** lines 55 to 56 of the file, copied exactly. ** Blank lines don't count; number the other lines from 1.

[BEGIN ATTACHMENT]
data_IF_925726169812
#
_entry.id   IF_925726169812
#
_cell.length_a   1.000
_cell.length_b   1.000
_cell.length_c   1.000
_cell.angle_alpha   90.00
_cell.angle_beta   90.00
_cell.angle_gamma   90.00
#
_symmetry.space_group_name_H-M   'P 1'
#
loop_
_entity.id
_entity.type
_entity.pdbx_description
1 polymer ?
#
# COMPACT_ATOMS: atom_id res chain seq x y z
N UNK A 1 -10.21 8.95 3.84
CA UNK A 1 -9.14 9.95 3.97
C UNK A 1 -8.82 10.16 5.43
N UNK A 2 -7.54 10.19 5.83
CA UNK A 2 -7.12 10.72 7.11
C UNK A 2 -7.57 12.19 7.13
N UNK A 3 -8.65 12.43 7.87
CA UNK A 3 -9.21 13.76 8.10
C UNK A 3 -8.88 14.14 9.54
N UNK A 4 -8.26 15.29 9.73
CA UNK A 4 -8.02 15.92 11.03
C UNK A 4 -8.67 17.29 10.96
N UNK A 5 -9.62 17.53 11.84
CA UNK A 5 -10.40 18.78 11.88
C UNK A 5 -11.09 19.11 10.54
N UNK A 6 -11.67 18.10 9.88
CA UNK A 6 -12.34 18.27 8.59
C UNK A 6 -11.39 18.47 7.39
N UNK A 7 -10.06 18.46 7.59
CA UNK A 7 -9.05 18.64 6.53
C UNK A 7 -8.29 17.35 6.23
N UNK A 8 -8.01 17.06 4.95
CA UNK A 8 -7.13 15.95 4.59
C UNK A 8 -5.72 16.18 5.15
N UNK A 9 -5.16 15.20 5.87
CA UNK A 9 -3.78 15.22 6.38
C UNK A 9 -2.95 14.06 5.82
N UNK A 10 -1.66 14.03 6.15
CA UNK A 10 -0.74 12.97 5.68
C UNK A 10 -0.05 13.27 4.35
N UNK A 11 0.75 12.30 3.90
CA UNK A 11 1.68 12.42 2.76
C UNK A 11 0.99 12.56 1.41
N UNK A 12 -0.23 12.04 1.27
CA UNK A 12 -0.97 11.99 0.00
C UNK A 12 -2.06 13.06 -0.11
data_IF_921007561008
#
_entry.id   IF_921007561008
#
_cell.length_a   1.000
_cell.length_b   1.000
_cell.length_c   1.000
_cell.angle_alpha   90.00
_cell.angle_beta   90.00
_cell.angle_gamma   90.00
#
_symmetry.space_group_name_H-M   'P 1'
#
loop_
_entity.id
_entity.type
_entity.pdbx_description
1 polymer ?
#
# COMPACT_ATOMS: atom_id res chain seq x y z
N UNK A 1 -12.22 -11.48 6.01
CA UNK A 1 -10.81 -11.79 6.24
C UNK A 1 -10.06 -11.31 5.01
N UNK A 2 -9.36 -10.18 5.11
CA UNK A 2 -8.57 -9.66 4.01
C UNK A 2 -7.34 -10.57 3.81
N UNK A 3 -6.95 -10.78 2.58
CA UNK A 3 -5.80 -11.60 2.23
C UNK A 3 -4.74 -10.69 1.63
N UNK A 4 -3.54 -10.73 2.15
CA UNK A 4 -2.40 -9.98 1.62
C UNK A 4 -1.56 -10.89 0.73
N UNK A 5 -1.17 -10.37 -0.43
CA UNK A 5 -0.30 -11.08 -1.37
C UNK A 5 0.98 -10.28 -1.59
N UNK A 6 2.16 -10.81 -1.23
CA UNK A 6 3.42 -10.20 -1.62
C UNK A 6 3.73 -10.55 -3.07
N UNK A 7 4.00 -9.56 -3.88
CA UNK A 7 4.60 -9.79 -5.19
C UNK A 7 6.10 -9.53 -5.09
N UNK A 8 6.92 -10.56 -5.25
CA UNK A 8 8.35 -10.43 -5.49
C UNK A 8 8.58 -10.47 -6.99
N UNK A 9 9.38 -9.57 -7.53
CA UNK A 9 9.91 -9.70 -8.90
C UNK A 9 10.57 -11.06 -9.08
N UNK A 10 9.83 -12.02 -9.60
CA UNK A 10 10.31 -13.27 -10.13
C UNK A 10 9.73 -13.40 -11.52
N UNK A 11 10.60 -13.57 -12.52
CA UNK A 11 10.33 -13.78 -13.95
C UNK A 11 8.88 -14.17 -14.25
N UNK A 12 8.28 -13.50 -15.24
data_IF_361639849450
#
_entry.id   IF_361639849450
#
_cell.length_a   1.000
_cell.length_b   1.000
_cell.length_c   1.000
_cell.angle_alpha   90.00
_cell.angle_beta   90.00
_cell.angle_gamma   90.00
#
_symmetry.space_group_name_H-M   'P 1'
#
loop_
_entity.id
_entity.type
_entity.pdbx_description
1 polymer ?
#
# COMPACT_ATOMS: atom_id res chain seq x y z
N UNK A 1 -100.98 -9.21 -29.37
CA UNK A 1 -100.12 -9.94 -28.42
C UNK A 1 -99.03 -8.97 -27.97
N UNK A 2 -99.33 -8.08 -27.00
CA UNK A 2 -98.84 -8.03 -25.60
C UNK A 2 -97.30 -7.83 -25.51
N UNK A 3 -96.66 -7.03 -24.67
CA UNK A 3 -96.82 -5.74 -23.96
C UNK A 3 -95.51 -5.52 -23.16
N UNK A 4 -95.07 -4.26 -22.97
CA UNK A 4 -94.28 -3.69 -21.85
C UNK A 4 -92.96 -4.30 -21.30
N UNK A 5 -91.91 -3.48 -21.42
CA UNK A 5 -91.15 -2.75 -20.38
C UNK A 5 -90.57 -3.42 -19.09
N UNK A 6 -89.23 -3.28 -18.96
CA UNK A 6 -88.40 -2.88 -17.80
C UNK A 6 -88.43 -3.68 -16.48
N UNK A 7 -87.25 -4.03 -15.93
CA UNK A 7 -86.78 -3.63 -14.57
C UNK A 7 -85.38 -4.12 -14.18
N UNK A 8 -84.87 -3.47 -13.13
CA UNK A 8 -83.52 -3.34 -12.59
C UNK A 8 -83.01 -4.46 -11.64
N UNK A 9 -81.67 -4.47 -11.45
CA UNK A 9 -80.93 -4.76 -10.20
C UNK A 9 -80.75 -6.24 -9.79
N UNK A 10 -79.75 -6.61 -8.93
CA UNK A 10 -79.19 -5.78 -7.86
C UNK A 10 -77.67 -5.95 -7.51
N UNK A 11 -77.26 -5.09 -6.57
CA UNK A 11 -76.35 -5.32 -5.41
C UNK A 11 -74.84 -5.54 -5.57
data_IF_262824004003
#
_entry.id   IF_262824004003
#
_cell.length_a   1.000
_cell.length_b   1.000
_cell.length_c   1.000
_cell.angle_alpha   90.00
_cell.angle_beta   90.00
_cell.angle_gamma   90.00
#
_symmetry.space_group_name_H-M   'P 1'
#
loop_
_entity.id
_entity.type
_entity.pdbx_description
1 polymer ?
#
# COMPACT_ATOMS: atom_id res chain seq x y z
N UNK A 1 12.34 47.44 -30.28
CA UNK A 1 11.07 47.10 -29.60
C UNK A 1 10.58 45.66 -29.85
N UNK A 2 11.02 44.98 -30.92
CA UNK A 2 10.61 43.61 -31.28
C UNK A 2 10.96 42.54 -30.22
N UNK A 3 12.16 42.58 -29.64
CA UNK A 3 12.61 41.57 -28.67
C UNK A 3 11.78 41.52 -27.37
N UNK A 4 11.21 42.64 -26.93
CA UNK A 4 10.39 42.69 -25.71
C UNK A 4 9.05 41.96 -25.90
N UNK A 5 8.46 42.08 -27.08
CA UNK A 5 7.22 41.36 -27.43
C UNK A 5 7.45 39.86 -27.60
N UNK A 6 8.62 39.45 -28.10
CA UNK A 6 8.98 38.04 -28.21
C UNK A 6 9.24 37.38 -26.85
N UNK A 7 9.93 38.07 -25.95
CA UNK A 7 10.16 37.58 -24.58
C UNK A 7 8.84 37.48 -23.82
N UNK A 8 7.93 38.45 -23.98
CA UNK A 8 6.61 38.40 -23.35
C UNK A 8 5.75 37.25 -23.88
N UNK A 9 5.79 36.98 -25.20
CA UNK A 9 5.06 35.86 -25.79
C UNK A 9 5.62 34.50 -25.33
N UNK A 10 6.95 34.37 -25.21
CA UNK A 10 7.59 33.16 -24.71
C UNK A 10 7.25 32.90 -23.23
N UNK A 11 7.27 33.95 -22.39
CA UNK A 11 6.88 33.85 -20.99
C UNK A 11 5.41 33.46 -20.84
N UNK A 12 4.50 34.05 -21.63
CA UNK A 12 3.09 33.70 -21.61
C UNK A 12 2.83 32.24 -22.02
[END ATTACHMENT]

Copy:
CA UNK A 12 -0.97 11.99 0.00
C UNK A 12 -2.06 13.06 -0.11